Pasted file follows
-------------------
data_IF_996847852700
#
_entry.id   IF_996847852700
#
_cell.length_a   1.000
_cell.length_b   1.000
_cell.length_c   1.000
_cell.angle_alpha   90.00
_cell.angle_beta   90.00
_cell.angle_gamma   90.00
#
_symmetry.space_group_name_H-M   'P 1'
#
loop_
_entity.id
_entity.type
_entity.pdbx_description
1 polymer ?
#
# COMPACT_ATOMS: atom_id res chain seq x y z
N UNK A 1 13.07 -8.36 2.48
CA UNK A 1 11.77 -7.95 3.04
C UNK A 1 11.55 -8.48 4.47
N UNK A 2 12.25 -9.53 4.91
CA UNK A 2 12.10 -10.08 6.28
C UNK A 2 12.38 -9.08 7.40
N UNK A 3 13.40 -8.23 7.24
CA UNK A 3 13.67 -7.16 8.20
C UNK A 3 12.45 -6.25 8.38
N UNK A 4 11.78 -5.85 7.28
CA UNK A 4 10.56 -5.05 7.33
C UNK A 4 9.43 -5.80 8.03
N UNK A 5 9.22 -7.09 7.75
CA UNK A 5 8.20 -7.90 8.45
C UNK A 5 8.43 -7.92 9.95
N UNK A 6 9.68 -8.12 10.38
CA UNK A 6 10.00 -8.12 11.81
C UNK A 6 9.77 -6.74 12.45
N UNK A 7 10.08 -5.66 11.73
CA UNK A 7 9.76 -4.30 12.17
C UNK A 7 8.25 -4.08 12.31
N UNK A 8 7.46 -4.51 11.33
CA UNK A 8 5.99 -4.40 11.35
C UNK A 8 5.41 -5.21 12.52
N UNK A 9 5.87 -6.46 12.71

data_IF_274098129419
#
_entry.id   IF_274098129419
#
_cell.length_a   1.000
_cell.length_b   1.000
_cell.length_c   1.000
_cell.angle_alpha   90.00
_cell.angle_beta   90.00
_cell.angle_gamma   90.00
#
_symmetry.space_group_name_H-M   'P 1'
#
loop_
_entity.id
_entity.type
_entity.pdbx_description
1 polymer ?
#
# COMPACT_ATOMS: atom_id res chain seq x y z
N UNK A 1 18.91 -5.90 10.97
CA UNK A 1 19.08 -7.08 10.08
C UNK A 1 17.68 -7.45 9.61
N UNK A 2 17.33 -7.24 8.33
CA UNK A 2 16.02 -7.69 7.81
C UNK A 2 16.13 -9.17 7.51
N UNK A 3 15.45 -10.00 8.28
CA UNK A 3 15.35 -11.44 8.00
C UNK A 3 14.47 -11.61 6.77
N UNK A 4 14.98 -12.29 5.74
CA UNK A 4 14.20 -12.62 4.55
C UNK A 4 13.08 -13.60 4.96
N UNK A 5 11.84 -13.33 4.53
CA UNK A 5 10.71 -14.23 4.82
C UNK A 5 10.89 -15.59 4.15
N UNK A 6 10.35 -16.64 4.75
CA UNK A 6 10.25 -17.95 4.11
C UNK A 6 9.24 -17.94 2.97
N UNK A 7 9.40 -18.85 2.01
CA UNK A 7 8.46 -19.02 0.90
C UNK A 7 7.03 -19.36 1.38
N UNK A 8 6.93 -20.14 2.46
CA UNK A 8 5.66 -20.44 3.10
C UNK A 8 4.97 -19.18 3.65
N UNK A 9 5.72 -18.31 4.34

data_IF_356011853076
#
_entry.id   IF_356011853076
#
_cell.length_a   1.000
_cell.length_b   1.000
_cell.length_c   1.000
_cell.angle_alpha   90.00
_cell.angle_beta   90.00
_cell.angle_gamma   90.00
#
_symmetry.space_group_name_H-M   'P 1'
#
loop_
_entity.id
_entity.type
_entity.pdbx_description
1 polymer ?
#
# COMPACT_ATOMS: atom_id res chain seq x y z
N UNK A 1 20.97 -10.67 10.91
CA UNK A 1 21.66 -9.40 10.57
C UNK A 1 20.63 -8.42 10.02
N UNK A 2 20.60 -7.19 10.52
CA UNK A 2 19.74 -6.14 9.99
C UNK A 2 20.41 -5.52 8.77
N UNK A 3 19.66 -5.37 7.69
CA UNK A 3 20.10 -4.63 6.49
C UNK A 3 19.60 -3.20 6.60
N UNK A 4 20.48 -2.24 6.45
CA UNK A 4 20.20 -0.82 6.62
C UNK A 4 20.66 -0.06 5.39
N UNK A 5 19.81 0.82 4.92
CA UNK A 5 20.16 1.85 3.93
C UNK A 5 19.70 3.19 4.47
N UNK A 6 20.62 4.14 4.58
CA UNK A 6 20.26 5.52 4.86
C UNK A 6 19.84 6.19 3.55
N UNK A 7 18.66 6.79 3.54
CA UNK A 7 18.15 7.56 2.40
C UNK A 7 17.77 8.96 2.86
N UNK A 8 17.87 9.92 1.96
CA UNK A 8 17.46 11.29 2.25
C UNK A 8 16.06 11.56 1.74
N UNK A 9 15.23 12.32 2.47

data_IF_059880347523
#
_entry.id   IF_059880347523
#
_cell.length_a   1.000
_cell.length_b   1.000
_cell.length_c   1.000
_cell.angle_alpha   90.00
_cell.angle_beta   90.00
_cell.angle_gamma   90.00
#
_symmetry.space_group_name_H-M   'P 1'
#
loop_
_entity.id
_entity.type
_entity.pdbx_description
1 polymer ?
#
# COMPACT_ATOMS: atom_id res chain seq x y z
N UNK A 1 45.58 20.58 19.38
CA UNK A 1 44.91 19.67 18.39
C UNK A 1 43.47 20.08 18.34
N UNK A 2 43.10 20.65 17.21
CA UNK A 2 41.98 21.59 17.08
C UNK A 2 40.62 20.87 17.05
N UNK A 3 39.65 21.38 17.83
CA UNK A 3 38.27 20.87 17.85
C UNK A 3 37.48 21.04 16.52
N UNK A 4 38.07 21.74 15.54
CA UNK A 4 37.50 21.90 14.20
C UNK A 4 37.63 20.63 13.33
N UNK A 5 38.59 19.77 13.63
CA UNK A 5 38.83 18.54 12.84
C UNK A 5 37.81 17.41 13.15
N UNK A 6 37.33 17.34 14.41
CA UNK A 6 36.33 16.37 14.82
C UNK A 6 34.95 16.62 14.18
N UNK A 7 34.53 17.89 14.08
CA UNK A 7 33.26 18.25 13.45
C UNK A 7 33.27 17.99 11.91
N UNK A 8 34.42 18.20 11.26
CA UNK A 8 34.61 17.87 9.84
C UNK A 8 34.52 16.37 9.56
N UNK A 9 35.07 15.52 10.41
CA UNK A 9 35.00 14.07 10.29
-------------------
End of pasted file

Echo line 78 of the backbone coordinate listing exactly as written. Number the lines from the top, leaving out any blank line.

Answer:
N UNK A 5 11.84 -13.33 4.53